European timber and American sand

A passionate traveler, Montaigne sought, in difficult journeys he made more difficult by refusing an orderly itinerary, the same process of becoming he recorded in his essays. He understood that what he found upon his travels was inextricable from the finding, and that he himself would be transformed by both.

Put another way, all this has been to suggest that a difference so distinct as to constitute the opposite of universality cannot be. As vehicles of meaning, the ships that discovered America exploded on impact. After the landfall, all there was on the beach was a confusion of European timber and American sand. Difference being an analytical concept, its objective reality lies only in its construction of subjective realities. Thus while the Aztecs and the Spanish certainly existed before their encounter, the difference between them did not. That was the creature of the conquest.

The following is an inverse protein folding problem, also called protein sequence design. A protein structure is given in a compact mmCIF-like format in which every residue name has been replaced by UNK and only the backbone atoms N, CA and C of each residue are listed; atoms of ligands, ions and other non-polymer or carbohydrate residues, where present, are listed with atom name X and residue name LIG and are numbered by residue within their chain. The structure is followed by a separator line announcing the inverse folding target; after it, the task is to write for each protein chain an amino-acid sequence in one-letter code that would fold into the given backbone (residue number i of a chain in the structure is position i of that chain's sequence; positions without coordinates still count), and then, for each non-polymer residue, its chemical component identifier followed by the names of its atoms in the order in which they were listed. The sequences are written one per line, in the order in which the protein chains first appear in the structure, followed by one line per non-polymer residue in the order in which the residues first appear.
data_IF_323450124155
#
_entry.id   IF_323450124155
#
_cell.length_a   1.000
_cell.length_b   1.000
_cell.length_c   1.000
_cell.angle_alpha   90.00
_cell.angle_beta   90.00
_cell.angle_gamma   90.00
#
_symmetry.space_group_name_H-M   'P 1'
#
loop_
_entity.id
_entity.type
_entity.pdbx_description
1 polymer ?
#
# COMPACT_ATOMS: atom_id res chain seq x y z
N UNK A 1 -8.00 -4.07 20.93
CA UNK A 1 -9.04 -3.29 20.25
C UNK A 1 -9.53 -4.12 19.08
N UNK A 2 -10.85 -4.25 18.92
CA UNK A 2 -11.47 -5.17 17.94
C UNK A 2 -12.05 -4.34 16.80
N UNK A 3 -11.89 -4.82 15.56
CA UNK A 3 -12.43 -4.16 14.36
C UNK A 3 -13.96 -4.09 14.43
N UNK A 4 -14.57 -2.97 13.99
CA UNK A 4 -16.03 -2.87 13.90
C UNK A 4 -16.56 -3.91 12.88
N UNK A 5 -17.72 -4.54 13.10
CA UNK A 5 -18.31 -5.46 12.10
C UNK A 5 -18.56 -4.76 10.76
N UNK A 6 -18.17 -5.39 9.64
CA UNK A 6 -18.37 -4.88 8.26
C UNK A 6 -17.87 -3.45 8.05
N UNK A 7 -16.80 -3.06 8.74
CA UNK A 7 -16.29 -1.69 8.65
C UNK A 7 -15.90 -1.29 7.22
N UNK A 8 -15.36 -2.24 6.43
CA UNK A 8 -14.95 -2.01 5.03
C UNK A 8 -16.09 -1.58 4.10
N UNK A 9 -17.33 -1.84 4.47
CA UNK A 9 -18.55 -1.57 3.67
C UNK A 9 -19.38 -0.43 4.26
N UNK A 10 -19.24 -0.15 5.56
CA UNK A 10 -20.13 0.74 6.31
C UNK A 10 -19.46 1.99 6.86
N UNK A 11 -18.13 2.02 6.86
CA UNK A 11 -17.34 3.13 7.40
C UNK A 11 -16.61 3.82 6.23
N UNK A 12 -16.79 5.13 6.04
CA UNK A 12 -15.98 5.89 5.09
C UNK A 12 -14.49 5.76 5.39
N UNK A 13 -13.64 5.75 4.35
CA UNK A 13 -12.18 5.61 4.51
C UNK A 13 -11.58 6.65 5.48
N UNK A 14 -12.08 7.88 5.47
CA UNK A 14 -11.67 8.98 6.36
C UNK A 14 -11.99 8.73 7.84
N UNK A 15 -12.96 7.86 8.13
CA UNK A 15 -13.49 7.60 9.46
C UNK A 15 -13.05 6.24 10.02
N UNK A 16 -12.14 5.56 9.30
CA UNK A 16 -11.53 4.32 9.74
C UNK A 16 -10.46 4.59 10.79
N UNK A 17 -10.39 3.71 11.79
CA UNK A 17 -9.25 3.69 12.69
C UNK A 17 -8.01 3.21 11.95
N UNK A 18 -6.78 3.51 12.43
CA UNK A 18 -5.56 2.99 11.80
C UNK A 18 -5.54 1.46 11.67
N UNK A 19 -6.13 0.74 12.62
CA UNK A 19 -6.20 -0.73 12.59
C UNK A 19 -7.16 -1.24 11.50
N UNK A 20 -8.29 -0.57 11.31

— Myra Jehlen, “Why Did the Europeans Cross the Ocean: A Seventeenth-Century Riddle”

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